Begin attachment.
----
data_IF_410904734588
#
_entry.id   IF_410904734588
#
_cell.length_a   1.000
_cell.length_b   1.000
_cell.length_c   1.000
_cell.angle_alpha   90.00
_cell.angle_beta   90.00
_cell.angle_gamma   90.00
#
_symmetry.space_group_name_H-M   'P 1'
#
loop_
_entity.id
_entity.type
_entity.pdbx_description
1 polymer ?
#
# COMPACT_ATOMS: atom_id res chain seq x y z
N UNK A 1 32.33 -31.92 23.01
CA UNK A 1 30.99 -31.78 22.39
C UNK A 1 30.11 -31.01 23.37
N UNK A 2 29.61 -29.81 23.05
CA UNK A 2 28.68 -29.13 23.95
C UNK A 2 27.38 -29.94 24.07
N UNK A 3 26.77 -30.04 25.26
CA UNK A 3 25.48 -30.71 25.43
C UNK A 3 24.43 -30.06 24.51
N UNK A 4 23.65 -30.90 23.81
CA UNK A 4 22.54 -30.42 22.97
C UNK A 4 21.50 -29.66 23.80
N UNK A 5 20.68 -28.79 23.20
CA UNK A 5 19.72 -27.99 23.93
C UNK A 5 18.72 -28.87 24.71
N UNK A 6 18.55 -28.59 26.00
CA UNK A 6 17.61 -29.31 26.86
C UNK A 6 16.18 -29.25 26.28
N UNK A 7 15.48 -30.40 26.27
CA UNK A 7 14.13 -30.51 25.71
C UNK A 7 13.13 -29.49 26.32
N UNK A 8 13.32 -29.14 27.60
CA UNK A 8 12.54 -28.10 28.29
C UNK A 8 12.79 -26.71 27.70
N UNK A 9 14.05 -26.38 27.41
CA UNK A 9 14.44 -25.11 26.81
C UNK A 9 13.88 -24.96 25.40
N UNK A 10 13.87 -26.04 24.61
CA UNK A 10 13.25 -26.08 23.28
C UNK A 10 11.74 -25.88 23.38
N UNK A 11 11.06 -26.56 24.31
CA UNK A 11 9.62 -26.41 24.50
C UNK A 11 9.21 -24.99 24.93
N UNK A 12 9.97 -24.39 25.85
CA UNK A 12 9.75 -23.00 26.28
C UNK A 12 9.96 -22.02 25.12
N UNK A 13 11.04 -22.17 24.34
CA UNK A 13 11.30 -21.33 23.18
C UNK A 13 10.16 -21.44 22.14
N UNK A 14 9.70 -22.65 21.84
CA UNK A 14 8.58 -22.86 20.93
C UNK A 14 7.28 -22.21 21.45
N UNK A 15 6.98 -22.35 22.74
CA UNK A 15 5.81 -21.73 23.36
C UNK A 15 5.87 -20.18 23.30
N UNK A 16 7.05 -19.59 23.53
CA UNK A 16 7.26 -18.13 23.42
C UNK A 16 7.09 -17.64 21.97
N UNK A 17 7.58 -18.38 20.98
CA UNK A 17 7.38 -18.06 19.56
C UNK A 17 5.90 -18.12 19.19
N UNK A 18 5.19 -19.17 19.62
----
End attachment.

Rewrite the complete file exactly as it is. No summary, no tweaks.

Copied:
data_IF_410904734588
#
_entry.id   IF_410904734588
#
_cell.length_a   1.000
_cell.length_b   1.000
_cell.length_c   1.000
_cell.angle_alpha   90.00
_cell.angle_beta   90.00
_cell.angle_gamma   90.00
#
_symmetry.space_group_name_H-M   'P 1'
#
loop_
_entity.id
_entity.type
_entity.pdbx_description
1 polymer ?
#
# COMPACT_ATOMS: atom_id res chain seq x y z
N UNK A 1 32.33 -31.92 23.01
CA UNK A 1 30.99 -31.78 22.39
C UNK A 1 30.11 -31.01 23.37
N UNK A 2 29.61 -29.81 23.05
CA UNK A 2 28.68 -29.13 23.95
C UNK A 2 27.38 -29.94 24.07
N UNK A 3 26.77 -30.04 25.26
CA UNK A 3 25.48 -30.71 25.43
C UNK A 3 24.43 -30.06 24.51
N UNK A 4 23.65 -30.90 23.81
CA UNK A 4 22.54 -30.42 22.97
C UNK A 4 21.50 -29.66 23.80
N UNK A 5 20.68 -28.79 23.20
CA UNK A 5 19.72 -27.99 23.93
C UNK A 5 18.72 -28.87 24.71
N UNK A 6 18.55 -28.59 26.00
CA UNK A 6 17.61 -29.31 26.86
C UNK A 6 16.18 -29.25 26.28
N UNK A 7 15.48 -30.40 26.27
CA UNK A 7 14.13 -30.51 25.71
C UNK A 7 13.13 -29.49 26.32
N UNK A 8 13.32 -29.14 27.60
CA UNK A 8 12.54 -28.10 28.29
C UNK A 8 12.79 -26.71 27.70
N UNK A 9 14.05 -26.38 27.41
CA UNK A 9 14.44 -25.11 26.81
C UNK A 9 13.88 -24.96 25.40
N UNK A 10 13.87 -26.04 24.61
CA UNK A 10 13.25 -26.08 23.28
C UNK A 10 11.74 -25.88 23.38
N UNK A 11 11.06 -26.56 24.31
CA UNK A 11 9.62 -26.41 24.50
C UNK A 11 9.21 -24.99 24.93
N UNK A 12 9.97 -24.39 25.85
CA UNK A 12 9.75 -23.00 26.28
C UNK A 12 9.96 -22.02 25.12
N UNK A 13 11.04 -22.17 24.34
CA UNK A 13 11.30 -21.33 23.18
C UNK A 13 10.16 -21.44 22.14
N UNK A 14 9.70 -22.65 21.84
CA UNK A 14 8.58 -22.86 20.93
C UNK A 14 7.28 -22.21 21.45
N UNK A 15 6.98 -22.35 22.74
CA UNK A 15 5.81 -21.73 23.36
C UNK A 15 5.87 -20.18 23.30
N UNK A 16 7.05 -19.59 23.53
CA UNK A 16 7.26 -18.13 23.42
C UNK A 16 7.09 -17.64 21.97
N UNK A 17 7.58 -18.38 20.98
CA UNK A 17 7.38 -18.06 19.56
C UNK A 17 5.90 -18.12 19.19
N UNK A 18 5.19 -19.17 19.62